This appeal determines between a decedent's siblings and the sister of his former spouse as to who will take under his will.
The decedent died in May of 2018 and at that time he was divorced from the defendant's sister having no children having been married from 1982 until they divorced in 2016. A portion of the decedent's 1983 will states:
ITEM TWO: I devise and bequeath unto my wife, Carol L. Magestro, all of my property of every sort, kind, and description, both real and personal, absolutely and in fee simple.
ITEM THREE: In the event my wife, Carol L. Magestro, be not living at the time of my death, I will, devise, and bequeath all of my property of every sort, kind, and description, both real and personal, unto the children of my marriage with Carol L. Magestro, whether or not born of adopted after the execution of this will, absolutely and in fee simple, to be equally divided between them, share and share alike. In the event either of my said children shall predecease me, then and in that event such child's share shall go to his or her children.
ITEM FOUR: In the event my wife, Carol L. Magestro, should predecease me and in the event there are no children born or adopted of my marriage with Carol L. Magestro, then and in that event, I direct that my estate be divided into two equal shares to be distributed as follows:
One (1) share to my mother-in-law, Elizabeth W. Chamblee, or her descendants per stirpes;
One (1) share to my mother and father, Irene and Andrew Magestro, or the survivor of them; in the event they both predecease me, then to their descendants per stirpes.
The decedent's parents predeceased him leaving his siblings, the plaintiffs who are his intestate heirs at law in the absence of a will. His former mother-in-law also predeceased him, leaving her two daughters, his ex-wife and her sister, the defendant.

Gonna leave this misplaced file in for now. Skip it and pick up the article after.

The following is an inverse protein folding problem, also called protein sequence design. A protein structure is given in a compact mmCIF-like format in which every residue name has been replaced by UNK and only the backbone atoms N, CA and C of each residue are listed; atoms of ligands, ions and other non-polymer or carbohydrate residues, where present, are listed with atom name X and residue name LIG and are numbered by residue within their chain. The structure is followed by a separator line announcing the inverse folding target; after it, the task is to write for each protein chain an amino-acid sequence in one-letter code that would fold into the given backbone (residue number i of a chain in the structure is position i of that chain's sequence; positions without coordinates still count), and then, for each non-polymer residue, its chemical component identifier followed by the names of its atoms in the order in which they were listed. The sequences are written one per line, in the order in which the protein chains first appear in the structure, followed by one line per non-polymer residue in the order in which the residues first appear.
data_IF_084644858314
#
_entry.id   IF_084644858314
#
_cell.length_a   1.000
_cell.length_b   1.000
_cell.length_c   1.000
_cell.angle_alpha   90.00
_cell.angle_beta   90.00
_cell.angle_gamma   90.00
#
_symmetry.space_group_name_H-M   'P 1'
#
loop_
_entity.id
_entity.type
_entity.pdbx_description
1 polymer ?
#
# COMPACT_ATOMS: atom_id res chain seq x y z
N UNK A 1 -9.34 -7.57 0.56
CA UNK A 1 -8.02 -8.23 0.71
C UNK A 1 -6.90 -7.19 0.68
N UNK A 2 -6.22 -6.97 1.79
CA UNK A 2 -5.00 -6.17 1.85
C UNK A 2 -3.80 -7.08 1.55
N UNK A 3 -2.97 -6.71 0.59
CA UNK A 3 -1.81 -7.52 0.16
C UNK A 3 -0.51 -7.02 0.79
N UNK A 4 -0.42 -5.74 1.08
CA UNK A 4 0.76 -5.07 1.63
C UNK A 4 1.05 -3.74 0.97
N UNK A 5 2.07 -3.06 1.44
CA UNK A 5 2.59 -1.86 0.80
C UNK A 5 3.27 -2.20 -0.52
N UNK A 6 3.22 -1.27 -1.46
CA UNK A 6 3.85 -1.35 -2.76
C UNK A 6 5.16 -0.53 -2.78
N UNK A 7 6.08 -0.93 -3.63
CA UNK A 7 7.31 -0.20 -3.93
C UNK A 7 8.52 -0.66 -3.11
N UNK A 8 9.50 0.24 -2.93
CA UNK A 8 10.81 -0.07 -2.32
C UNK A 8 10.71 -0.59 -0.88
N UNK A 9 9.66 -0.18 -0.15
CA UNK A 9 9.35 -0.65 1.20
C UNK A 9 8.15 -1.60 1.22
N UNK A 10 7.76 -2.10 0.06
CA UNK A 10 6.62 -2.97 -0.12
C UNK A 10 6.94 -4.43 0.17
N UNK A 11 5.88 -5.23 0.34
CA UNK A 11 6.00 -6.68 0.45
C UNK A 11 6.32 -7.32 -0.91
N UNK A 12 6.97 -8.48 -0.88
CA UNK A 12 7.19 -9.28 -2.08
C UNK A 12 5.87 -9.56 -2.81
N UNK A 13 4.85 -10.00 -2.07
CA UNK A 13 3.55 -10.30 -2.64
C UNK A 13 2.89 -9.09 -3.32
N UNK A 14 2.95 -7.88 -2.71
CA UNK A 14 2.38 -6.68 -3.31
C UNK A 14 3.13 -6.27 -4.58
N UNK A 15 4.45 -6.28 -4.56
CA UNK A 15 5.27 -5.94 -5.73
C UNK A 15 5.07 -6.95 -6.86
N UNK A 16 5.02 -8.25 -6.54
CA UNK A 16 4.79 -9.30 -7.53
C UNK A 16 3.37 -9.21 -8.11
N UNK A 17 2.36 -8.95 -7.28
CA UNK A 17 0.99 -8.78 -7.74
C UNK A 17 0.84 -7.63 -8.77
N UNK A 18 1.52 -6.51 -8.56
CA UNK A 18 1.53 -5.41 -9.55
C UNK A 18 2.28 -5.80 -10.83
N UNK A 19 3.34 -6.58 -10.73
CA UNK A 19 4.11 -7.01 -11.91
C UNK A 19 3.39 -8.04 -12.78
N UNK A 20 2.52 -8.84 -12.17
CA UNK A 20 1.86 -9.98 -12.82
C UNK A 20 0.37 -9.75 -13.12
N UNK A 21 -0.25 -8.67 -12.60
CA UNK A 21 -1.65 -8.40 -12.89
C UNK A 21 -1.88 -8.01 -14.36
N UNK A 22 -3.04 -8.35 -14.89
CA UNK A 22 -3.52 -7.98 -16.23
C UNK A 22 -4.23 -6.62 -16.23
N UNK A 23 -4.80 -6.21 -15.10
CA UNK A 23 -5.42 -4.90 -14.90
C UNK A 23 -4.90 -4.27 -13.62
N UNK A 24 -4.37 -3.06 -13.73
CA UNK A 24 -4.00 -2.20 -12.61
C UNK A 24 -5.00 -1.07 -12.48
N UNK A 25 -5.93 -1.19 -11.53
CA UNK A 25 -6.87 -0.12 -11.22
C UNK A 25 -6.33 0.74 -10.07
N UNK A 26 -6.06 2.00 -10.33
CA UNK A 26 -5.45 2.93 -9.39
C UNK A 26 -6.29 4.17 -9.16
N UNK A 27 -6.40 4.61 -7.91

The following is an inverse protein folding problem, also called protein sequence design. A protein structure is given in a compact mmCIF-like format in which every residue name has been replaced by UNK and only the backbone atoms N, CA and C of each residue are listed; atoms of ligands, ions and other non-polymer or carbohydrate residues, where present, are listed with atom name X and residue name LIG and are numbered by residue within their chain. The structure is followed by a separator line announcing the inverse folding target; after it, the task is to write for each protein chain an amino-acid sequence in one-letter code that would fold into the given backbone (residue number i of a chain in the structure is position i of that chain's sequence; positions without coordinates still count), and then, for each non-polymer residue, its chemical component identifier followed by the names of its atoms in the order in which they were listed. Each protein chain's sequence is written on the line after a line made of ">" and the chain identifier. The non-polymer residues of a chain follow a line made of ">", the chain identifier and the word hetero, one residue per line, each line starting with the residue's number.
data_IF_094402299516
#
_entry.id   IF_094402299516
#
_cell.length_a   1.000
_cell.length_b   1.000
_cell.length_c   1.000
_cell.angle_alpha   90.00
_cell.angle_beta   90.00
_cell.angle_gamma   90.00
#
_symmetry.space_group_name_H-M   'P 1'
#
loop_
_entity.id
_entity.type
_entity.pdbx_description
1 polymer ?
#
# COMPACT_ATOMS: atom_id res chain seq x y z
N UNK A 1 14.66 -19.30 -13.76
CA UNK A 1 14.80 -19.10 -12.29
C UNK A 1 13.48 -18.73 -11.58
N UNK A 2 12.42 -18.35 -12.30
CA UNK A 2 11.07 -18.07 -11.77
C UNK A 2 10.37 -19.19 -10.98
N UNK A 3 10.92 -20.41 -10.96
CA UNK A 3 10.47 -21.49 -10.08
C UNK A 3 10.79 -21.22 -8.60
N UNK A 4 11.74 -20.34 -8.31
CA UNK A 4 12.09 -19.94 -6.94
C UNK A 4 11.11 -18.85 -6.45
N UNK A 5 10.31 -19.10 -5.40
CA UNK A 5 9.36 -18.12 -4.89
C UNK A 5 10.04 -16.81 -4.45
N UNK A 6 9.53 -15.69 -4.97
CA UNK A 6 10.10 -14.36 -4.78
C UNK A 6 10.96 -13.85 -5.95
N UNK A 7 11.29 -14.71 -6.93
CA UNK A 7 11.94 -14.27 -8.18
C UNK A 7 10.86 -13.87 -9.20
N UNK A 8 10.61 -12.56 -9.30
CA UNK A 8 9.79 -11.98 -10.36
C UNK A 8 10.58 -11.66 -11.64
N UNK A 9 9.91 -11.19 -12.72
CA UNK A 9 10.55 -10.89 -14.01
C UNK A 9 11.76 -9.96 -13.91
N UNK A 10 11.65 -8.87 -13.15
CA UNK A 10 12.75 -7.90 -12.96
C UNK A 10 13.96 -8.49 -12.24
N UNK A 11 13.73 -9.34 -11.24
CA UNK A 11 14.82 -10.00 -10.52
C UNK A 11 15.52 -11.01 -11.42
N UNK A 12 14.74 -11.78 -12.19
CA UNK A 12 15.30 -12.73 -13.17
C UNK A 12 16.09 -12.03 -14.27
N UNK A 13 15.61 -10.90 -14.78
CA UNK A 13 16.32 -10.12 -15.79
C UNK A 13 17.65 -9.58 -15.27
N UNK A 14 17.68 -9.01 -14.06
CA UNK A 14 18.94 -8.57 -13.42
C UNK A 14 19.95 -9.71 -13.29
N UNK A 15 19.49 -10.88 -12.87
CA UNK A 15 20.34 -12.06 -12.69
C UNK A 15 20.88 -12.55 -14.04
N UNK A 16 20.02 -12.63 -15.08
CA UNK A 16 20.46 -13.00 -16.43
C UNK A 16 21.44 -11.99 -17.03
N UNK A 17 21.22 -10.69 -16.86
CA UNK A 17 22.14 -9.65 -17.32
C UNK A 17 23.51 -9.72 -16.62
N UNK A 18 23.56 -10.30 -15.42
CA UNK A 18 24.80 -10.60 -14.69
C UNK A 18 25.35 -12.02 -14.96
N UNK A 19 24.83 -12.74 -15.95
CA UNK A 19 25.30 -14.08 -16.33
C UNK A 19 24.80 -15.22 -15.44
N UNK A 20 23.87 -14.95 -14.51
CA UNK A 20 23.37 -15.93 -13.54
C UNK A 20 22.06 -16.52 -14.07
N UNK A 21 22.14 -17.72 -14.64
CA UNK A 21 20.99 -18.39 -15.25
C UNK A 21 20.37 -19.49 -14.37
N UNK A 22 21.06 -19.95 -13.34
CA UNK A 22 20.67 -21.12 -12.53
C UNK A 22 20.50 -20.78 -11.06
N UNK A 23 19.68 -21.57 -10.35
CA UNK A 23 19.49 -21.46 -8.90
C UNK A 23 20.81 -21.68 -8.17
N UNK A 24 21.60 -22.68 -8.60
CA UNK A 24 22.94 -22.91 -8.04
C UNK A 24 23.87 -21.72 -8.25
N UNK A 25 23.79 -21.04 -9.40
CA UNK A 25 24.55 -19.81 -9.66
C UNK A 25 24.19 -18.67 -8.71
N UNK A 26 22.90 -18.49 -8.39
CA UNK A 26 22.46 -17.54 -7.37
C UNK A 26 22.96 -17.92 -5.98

Shortly after his death, the 1983 Will was probated and an administration commenced. Upon learning that the defendant claimed an interest, the siblings commenced a declaratory action and the defendant counterclaimed.
The siblings argued that the will's direct devise to his ex-wife must be revoked pursuant to N.C.G.S. Section 31-5.4, which removes all provisions in a will in favor of a former spouse upon divorce. Then, because she had not predeceased him and because they had no children, ITEMS THREE and FOUR of the will were inoperative by virtue of N.C.G.S. Section § 31-42(b), which provides where there is no effective residuary clause the estate shall pass to the intestate heirs. Applying those statutes would result in the residuary passing by intestacy to the siblings and excluding the defendant.
The defendant argued that Section 31-5.4 should be interpreted to avoid any intestate distribution under the will by removing the direct devise to the ex-wife and the residuary's condition precedent that she predecease the testator (all of the provisions which benefit her) allowing the residuary to operate leaving the siblings to take one-half of the estate and the defendant to take one-half.
Upon hearing the cross motions for judgment on the pleadings, the trial court concluded that:
[Section 31-5.4] removes any reference of Carol L. Magestro under the Will, including revoking the bequest to Carol L. Magestro set out in ITEM TWO of the Will, revoking the appointment of Carol L. Magestro as executrix as set out in ITEM FIVE of the Will, and removing any condition precedent that appears in ITEM THREE and FOUR of the Will that Carol L. Magestro predecease Frank Nino Magestro in order that ITEM THREE and/or ITEM FOUR become operable. (Emphasis added - ed.)